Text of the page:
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About RKWAcademy

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    Hive Mind Level 5 Worker: Forager Bee

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  1. No, I had no dressing. It's a small cut, 1.5" to the side of my throat. It was glued together. It had to stay dry for 10-14 days but I did sneak a hair washing a time or two. Then when it can get wet, it dissolves or washes off within a few showers - I'm foggy on those details but there were no stitches and no oozing of any sort, very clean and tidy! But he may have a much bigger incision.
  2. I only had C5 & 6 fused but I needed my mom to come and stay with us for a week. Between the pain meds and the discomfort (you have to sleep in a really awful collar for awhile and then a softer collar that is equally difficult to sleep in), I needed help for several days just getting up and around. I don't remember being in pain for long because I stopped the pain meds very soon. I just know the pills knocked me out when I did take them. I remember lying down was so uncomfortable because of the collar. I was in my 30s, I can imagine a 70 year old would heal much slower. He needs someone there for several days at a minimum. And he'll need someone to drive him to appointments because I think it was 6 weeks before I was allowed to drive.
  3. You could copy old tests and present them a few lessons down the road - repeatedly if necessary. MUS works really well for one of my kids. But I add other problems - mostly word problems and occasionally math mammoth pages. Or I make up my own. But I use the "tests" from the little test book as review often. If he forgets a concept, you could have him re-watch that lesson's video. I've had to back up a few lessons to re-present the concept before. It usually rings bells for her and she remembers how to do the problem.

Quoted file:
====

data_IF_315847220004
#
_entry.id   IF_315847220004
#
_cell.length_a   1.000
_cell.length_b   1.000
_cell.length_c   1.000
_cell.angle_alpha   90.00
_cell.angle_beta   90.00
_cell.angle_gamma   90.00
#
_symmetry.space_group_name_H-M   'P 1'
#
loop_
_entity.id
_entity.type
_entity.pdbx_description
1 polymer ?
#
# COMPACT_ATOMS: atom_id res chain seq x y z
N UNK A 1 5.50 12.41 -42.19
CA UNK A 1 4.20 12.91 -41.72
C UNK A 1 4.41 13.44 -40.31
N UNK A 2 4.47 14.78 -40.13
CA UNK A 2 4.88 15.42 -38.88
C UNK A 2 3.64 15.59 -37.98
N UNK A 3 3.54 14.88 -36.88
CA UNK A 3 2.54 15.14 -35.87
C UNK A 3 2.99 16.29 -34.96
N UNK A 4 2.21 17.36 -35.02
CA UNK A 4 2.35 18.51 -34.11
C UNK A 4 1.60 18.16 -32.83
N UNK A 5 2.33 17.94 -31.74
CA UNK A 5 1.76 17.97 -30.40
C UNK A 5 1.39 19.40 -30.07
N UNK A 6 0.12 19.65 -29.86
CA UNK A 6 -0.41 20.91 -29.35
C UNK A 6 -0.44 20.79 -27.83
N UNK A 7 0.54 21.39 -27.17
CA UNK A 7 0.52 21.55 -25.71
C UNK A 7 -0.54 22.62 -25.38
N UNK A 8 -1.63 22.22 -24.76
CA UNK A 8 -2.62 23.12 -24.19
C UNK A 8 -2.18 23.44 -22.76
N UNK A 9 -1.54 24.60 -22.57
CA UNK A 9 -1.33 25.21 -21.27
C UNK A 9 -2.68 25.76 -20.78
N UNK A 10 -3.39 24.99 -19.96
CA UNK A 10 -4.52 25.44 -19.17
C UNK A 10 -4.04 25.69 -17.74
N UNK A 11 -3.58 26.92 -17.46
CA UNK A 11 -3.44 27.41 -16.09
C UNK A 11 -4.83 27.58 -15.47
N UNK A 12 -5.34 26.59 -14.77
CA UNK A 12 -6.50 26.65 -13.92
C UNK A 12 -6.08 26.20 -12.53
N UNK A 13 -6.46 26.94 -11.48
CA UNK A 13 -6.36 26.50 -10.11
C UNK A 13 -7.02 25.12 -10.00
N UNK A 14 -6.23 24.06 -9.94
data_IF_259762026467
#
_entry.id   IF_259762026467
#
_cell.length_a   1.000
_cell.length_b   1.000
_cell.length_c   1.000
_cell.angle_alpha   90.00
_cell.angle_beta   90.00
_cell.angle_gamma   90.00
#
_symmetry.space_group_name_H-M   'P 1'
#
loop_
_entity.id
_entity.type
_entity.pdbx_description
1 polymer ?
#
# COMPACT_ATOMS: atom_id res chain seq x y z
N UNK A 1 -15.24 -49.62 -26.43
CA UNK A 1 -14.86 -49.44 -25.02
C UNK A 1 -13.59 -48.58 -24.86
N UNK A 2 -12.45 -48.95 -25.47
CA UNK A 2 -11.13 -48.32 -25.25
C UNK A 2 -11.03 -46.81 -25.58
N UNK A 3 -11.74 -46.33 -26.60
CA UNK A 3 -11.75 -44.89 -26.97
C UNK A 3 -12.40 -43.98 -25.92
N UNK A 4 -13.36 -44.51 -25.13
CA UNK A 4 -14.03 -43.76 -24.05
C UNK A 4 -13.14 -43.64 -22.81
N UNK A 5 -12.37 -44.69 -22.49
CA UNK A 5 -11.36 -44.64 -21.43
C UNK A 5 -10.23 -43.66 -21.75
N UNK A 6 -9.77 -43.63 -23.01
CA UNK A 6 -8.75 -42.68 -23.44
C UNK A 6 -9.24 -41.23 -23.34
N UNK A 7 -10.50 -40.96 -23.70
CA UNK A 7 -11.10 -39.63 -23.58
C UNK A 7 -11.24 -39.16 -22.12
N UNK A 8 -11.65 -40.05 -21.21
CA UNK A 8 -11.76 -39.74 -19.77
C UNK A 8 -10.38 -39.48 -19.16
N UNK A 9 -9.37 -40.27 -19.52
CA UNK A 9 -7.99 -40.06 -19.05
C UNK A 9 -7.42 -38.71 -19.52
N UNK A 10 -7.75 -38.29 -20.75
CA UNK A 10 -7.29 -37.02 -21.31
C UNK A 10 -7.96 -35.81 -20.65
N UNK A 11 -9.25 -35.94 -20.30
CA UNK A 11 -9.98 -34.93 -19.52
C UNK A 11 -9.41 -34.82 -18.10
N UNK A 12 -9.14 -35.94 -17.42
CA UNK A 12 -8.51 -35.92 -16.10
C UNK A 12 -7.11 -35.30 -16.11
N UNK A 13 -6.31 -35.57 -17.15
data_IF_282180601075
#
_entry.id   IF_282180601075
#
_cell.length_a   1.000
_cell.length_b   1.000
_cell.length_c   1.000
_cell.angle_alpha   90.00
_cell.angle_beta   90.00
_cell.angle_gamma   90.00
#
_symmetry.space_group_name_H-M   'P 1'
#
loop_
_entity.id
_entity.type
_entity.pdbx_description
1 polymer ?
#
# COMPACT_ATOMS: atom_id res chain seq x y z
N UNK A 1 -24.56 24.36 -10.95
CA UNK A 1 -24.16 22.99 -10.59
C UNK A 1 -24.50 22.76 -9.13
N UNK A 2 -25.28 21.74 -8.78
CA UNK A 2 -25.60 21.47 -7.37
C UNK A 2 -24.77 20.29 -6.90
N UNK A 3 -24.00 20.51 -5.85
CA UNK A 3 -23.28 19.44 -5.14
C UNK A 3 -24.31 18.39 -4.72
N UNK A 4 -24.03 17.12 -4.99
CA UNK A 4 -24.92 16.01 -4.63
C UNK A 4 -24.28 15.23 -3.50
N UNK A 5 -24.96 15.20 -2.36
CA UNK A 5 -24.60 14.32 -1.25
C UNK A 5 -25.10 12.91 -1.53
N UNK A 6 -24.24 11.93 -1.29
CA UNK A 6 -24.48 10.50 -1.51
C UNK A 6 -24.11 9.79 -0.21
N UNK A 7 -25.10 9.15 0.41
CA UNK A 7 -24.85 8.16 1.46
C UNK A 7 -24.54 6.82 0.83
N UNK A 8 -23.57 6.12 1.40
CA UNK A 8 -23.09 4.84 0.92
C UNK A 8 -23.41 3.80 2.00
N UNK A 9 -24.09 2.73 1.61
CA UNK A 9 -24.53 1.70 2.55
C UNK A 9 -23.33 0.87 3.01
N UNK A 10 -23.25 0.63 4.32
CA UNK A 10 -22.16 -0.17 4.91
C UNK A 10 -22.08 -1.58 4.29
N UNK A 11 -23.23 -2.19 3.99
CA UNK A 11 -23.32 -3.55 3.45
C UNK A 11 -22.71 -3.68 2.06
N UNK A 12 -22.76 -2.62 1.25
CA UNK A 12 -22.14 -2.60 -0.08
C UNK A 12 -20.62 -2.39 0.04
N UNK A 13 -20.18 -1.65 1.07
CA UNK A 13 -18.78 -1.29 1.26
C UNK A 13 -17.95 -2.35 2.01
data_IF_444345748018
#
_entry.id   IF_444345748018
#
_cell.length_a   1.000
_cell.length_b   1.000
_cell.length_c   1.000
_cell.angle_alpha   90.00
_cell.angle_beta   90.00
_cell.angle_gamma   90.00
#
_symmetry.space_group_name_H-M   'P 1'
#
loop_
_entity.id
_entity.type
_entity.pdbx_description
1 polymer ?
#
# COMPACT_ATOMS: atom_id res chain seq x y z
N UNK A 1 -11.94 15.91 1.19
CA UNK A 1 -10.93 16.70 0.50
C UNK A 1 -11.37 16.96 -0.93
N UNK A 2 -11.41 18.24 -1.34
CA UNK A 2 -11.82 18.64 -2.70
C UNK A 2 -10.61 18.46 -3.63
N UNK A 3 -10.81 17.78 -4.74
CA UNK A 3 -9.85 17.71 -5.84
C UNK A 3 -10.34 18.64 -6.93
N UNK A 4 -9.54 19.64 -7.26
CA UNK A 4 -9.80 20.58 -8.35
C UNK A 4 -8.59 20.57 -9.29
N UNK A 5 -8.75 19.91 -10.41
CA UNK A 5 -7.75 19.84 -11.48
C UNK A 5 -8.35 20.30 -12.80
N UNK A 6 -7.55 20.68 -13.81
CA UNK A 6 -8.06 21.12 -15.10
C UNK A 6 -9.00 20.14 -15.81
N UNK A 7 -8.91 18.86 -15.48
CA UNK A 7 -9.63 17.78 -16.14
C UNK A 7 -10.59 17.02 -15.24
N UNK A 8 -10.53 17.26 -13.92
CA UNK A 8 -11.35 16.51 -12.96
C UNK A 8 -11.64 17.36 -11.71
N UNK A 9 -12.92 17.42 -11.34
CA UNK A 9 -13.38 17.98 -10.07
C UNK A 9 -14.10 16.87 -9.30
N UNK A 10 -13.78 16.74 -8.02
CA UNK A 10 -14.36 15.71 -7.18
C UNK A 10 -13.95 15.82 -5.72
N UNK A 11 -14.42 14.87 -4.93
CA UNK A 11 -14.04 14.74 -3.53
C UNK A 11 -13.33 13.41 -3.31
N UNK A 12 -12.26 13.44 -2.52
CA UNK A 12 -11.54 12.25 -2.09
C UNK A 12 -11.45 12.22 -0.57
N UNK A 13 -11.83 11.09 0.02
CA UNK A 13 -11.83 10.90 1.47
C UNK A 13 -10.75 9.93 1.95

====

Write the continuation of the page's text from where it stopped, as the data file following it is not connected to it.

4. we use two things - Old kindle Touch which you have to buy used on Amazon now but they have audio speakers. And my kids have Kindle Fires. You can lock internet on them. Don't put minecraft on there or you'll run into the issue I face - kid says they are going to listen to a book and I find them playing games. For our library audiobooks, I download on the computer and transfer to the kindle via USB cord. At least with our library, audiobooks can't be sent to a kindle via wi-fi, only cord. I've never put library audiobooks on the Fires, only the Touches. Books purchased on Audible books automatically go to the Fires via wi-fi.
  5. I'd like to find something for Spelling, too. It is our most challenging subject. We started with AAS then tried A&P and SW. Now we're back to AAS. The two workbook styles just didn't teach the kids anything. The jury is still out on whether they are retaining anything in AAS but we're giving it a lot of effort.
  6. We're in a similar situation. My career is higher paying so back to work I went. It's hard. We decided at the time to sell our house and move near family. We weren't tied to the area (other than we just built our dream house but there are other houses). So the kids and I are staying with my parents until my husband sells our house and we get settled in this new area. In the meantime, I work (found a good job in no time just because my profession is also in demand and I'd only been out for 4 years) and my mom has agreed to finish this school year out for the kids. They'll start school in the fall. I don't think my husband is up for homeschooling and needs to work anyway. He'll look for a job when the house sells and he gets over here. I still get very upset that we have to give up homeschooling. I just hope they transition to school seamlessly and thrive. It's the best I can hope for at this point. But I know exactly how you're feeling. The kids were pretty resilient. They gave up friends and gymnastics teams and their new house and so much more. But they keep on smiling. The least I can do is smile, too, for them.